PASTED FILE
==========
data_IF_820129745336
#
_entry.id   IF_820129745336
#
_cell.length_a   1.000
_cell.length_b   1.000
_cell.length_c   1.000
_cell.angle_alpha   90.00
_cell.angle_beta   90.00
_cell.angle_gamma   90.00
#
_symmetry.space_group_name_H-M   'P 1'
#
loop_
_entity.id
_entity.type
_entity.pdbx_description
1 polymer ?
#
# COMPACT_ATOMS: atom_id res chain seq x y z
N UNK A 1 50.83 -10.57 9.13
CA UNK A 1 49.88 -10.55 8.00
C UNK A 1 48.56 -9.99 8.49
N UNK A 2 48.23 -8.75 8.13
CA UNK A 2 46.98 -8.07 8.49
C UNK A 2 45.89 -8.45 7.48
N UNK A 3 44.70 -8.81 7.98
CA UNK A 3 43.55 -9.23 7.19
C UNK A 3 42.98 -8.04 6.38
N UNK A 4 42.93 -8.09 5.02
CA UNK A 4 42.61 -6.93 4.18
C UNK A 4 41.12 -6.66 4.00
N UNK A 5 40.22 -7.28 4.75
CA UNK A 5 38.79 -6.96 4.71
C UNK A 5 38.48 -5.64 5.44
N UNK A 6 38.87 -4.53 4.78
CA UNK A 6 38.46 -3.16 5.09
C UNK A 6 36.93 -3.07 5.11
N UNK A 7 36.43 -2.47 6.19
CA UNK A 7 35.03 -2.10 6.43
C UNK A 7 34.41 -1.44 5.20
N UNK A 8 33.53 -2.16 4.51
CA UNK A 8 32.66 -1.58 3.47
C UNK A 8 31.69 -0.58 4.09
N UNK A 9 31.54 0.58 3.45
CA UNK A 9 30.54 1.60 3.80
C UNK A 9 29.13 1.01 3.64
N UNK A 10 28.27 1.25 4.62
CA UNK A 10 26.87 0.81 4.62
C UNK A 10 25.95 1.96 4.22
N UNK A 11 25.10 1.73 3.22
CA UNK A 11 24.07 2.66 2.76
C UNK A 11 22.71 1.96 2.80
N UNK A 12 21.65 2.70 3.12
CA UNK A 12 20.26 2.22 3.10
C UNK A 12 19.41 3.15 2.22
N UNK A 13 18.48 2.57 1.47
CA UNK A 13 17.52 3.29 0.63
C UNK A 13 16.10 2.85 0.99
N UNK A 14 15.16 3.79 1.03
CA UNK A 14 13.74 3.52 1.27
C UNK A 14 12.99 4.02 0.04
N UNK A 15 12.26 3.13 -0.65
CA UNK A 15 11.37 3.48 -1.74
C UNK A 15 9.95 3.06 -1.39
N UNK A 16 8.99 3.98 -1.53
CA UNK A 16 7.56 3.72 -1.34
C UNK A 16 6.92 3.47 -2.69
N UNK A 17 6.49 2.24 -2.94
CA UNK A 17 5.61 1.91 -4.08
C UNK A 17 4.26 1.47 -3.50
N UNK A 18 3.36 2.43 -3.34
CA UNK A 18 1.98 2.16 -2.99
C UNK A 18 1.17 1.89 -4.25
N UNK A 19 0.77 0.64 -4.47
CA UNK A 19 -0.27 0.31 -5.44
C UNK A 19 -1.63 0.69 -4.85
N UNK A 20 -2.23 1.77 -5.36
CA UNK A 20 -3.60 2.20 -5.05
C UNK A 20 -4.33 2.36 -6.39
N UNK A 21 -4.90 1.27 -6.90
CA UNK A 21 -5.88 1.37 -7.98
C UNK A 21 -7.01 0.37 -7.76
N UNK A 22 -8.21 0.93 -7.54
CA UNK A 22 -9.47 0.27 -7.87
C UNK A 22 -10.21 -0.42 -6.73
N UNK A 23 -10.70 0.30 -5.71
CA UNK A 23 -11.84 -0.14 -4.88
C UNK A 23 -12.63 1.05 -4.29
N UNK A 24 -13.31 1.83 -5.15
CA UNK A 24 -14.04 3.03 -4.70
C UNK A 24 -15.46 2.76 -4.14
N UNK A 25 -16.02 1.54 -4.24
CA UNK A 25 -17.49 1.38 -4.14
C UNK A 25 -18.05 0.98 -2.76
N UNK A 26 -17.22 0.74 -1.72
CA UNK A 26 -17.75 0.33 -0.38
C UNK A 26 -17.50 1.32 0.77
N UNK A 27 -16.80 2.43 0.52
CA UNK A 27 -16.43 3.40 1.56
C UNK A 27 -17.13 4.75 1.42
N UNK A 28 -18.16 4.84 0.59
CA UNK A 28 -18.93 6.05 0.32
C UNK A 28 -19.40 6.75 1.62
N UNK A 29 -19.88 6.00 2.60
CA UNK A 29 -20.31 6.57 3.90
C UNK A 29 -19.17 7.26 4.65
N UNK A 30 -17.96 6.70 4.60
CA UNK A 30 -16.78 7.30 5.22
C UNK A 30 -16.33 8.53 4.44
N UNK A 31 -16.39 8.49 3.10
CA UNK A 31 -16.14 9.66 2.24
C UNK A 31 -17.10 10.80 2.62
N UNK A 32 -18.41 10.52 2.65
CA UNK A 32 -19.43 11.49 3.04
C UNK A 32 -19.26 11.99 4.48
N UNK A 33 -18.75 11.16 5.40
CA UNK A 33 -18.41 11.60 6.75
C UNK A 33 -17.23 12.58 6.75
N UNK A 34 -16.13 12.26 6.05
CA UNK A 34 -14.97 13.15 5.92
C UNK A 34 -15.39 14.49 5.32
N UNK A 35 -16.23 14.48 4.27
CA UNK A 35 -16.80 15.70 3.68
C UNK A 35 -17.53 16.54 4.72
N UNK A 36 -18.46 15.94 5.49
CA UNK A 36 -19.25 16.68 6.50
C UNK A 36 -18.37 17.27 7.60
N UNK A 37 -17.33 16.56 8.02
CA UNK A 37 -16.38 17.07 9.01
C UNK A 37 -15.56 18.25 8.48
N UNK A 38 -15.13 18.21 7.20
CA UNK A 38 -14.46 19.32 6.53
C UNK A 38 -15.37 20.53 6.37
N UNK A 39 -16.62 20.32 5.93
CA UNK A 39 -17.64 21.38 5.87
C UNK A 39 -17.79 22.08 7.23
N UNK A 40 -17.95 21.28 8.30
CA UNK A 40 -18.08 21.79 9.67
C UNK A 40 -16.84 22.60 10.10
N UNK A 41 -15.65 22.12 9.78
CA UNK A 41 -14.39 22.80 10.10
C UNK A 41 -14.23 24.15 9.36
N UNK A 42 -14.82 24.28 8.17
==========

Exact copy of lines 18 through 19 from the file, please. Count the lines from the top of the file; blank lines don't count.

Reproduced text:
1 polymer ?
#